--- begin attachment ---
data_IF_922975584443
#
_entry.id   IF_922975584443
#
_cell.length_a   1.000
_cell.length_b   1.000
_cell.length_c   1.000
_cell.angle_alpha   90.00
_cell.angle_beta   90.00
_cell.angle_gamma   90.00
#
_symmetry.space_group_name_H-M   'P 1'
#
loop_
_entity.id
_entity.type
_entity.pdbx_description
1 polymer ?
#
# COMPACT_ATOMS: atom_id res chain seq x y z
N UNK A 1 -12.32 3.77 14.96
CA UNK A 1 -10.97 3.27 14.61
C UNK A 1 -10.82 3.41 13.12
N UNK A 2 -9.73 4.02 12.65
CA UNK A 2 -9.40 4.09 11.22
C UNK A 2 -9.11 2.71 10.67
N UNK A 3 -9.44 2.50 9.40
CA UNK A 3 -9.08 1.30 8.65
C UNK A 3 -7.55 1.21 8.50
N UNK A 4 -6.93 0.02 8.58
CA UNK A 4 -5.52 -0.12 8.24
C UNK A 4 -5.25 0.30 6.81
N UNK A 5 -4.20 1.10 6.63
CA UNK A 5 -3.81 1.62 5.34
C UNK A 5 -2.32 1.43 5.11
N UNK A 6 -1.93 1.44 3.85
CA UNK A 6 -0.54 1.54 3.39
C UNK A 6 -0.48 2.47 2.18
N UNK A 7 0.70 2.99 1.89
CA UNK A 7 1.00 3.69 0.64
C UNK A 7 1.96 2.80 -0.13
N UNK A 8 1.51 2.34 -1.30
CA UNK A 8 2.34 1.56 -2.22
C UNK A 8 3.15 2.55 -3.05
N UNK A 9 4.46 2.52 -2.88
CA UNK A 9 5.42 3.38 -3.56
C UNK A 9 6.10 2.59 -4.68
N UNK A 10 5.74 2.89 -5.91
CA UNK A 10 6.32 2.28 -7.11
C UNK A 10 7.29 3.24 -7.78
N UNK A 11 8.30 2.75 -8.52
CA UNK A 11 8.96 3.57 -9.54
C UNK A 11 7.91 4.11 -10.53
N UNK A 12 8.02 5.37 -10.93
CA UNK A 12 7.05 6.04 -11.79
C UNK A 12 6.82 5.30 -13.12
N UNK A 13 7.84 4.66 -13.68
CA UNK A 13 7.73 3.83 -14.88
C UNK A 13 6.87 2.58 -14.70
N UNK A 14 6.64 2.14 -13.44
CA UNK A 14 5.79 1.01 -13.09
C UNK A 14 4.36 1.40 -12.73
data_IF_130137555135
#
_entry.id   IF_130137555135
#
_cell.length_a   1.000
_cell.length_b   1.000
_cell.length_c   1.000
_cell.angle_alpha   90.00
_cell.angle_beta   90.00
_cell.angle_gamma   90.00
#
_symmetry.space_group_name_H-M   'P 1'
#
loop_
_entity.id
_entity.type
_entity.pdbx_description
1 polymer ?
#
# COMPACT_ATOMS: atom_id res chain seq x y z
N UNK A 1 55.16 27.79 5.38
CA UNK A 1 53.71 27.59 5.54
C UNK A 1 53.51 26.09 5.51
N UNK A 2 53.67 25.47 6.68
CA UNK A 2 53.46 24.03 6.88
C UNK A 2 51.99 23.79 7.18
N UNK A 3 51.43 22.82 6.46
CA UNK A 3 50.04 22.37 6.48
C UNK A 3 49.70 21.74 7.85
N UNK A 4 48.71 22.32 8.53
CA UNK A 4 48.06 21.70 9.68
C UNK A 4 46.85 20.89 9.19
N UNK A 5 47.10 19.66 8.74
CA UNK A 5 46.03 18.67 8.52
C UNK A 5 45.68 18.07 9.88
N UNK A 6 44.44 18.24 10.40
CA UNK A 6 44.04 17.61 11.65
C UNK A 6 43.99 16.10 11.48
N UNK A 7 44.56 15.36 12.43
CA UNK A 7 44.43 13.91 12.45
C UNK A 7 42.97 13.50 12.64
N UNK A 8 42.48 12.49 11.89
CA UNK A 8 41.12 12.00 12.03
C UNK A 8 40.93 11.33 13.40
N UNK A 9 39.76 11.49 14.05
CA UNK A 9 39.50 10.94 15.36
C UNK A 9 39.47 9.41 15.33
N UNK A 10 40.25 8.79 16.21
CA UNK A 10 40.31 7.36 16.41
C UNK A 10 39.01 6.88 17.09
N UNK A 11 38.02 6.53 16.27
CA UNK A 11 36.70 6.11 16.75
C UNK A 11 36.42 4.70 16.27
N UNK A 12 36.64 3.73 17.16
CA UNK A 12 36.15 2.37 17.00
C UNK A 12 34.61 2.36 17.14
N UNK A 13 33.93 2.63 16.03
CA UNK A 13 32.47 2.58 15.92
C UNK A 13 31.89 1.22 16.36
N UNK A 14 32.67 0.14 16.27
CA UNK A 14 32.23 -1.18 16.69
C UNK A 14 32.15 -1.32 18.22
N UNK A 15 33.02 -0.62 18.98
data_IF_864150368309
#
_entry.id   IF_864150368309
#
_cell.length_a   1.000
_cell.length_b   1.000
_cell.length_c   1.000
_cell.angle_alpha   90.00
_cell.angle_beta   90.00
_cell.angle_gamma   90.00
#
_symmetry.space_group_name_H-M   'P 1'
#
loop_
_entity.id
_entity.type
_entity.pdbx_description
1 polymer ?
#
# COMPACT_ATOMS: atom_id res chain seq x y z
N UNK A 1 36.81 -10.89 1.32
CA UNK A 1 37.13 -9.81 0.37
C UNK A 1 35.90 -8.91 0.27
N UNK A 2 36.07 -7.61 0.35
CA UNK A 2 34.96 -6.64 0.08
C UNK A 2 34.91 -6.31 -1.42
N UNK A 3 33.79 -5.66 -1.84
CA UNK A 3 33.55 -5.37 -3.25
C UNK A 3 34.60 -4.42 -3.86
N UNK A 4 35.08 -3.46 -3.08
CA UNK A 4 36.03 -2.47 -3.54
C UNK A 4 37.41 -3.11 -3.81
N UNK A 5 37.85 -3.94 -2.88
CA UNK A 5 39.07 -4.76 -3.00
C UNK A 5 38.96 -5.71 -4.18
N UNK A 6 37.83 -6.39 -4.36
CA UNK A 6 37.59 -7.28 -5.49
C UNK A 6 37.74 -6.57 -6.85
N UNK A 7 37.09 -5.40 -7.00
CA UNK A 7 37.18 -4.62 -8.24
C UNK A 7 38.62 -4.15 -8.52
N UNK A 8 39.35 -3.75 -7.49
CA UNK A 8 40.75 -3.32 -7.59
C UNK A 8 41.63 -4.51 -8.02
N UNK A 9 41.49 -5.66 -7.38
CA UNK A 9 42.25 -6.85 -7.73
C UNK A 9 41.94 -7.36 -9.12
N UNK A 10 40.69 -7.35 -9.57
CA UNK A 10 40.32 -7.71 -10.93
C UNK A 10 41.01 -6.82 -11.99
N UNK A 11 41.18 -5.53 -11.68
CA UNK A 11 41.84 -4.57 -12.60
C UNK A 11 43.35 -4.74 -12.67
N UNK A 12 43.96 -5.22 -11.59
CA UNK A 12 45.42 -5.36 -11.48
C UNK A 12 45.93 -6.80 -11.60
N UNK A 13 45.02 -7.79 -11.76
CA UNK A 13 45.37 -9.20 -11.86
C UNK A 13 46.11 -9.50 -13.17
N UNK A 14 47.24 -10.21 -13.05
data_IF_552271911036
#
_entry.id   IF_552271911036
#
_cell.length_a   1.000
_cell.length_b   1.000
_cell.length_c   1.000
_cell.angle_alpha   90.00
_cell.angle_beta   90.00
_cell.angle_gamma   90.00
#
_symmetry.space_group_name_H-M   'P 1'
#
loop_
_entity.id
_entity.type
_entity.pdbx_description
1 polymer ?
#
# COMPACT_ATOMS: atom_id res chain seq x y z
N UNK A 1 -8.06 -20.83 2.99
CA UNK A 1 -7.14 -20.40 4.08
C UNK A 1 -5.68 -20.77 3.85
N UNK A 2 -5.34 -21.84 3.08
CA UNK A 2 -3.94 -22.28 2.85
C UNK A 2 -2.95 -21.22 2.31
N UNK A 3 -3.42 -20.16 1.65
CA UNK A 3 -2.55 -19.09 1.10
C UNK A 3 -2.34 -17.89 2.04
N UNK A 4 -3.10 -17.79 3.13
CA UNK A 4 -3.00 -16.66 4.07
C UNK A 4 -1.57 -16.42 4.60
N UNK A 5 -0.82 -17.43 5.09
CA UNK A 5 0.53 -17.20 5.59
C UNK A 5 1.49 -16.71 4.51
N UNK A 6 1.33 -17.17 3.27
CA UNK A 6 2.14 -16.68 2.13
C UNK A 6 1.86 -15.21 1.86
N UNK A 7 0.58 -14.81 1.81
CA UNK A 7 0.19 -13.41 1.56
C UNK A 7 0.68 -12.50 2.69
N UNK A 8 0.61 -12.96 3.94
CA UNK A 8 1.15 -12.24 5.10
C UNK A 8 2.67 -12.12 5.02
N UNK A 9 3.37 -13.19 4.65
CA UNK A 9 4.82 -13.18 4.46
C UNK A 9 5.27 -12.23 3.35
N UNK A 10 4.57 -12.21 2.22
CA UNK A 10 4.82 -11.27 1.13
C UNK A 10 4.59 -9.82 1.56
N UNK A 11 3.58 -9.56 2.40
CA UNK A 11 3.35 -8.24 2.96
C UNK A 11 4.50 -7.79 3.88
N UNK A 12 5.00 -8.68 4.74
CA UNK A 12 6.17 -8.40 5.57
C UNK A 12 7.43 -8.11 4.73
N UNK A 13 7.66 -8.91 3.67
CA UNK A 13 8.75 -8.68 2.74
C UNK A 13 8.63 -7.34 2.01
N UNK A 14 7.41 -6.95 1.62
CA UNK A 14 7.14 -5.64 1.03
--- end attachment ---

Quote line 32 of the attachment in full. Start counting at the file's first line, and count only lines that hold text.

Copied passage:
C UNK A 4 -5.25 0.30 6.81